/interface bridge add name=lo0 /routing bgp instance set default as=65000 redistribute-static=yes /routing ospf instance set [ find default=yes ] router-id=10.10.10.2 /ip address add address=10.10.1.3 interface=lo0 network=10.10.1.3 add address=10.255.255.2/30 interface=ether1 network=10.255.255.0 add address=10.10.10.254/24 interface=ether2 network=10.10.10.0 /routing bgp peer add name=peer1 remote-address=10.1.1.1 remote-as=65000 update-source=lo0 /routing ospf interface add passive=yes add interface=ether1 /routing ospf network add area=backbone network=10.255.255.0/30 add area=backbone network=10.10.1.3/32
Verifiying routing protocols
At this point, we should have a full neighborship relation on OSPF, sucessful loopbacks redistribution, and established peerings between CORE and BNG.
CORE#sh ip ospf neighbor Neighbor ID Pri State Dead Time Address Interface 10.10.1.3 1 FULL/BDR 00:00:34 10.255.255.2 GigabitEthernet2 10.10.1.2 1 FULL/BDR 00:00:37 10.255.255.6 GigabitEthernet1 CORE#sh ip bgp summ CORE#sh ip bgp summary BGP router identifier 10.1.1.1, local AS number 65000 BGP table version is 2, main routing table version 2 1 network entries using 248 bytes of memory 1 path entries using 136 bytes of memory 1/1 BGP path/bestpath attribute entries using 288 bytes of memory 0 BGP route-map cache entries using 0 bytes of memory 0 BGP filter-list cache entries using 0 bytes of memory BGP using 672 total bytes of memory BGP activity 1/0 prefixes, 1/0 paths, scan interval 60 secs 1 networks peaked at 23:11:52 Aug 20 2022 UTC (00:09:10.360 ago) Neighbor V AS MsgRcvd MsgSent TblVer InQ OutQ Up/Down State/PfxRcd 10.10.1.2 4 65000 107 108 2 0 0 01:33:52 0 10.10.1.3 4 65000 100 96 2 0 0 01:25:23 1 CORE#sh ip ro Codes: L - local, C - connected, S - static, R - RIP, M - mobile, B - BGP D - EIGRP, EX - EIGRP external, O - OSPF, IA - OSPF inter area N1 - OSPF NSSA external type 1, N2 - OSPF NSSA external type 2 E1 - OSPF external type 1, E2 - OSPF external type 2, m - OMP n - NAT, Ni - NAT inside, No - NAT outside, Nd - NAT DIA i - IS-IS, su - IS-IS summary, L1 - IS-IS level-1, L2 - IS-IS level-2 ia - IS-IS inter area, * - candidate default, U - per-user static route H - NHRP, G - NHRP registered, g - NHRP registration summary o - ODR, P - periodic downloaded static route, l - LISP a - application route + - replicated route, % - next hop override, p - overrides from PfR Gateway of last resort is not set 10.0.0.0/8 is variably subnetted, 8 subnets, 2 masks C 10.1.1.1/32 is directly connected, Loopback0 O 10.10.1.2/32 [110/2] via 10.255.255.6, 01:34:00, GigabitEthernet1 O 10.10.1.3/32 [110/11] via 10.255.255.2, 01:25:28, GigabitEthernet2 B 10.10.10.2/32 [200/0] via 10.10.1.3, 00:09:13 C 10.255.255.0/30 is directly connected, GigabitEthernet2 L 10.255.255.1/32 is directly connected, GigabitEthernet2 C 10.255.255.4/30 is directly connected, GigabitEthernet1 L 10.255.255.5/32 is directly connected, GigabitEthernet1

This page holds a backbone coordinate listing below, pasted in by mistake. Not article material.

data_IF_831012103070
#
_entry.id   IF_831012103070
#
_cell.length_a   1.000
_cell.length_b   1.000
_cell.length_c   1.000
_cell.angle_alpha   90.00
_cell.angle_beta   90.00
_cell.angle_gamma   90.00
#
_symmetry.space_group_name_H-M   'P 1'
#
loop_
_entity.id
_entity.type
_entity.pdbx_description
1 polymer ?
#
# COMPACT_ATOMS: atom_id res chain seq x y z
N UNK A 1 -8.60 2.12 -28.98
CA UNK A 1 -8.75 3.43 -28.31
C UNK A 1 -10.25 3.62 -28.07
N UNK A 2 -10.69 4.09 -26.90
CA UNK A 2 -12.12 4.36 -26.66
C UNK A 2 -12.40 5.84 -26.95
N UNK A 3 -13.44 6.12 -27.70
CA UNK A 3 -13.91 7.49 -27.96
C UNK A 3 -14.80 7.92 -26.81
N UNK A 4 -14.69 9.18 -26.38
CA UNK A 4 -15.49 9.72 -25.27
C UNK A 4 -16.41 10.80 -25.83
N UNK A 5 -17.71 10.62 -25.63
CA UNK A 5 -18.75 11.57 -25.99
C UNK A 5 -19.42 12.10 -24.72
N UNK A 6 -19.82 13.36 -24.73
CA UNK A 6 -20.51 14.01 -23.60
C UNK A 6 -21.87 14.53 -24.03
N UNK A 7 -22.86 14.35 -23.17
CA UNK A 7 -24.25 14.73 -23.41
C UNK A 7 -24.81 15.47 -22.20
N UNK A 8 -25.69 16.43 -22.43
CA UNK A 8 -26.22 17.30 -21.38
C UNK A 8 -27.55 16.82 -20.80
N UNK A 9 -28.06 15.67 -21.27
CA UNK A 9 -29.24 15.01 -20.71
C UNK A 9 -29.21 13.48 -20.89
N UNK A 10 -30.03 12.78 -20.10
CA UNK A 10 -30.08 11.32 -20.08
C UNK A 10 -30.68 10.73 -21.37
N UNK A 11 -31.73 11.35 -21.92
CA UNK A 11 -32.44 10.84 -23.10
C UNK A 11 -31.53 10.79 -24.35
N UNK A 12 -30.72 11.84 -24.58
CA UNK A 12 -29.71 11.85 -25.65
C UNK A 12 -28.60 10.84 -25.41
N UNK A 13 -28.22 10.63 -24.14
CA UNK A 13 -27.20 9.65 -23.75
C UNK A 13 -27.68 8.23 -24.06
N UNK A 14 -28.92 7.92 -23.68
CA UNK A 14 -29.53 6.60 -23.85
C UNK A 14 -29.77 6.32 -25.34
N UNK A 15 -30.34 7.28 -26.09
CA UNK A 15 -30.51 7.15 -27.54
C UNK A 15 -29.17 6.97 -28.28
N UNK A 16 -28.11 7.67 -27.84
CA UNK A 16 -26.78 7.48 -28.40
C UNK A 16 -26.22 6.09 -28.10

BNG Route Advertisements
We will handle advertisements with static routes using the interface as the gateway for the desired hosts. Other methods are valid, like redistributing connected routes for the case of PPPoE interface sessions.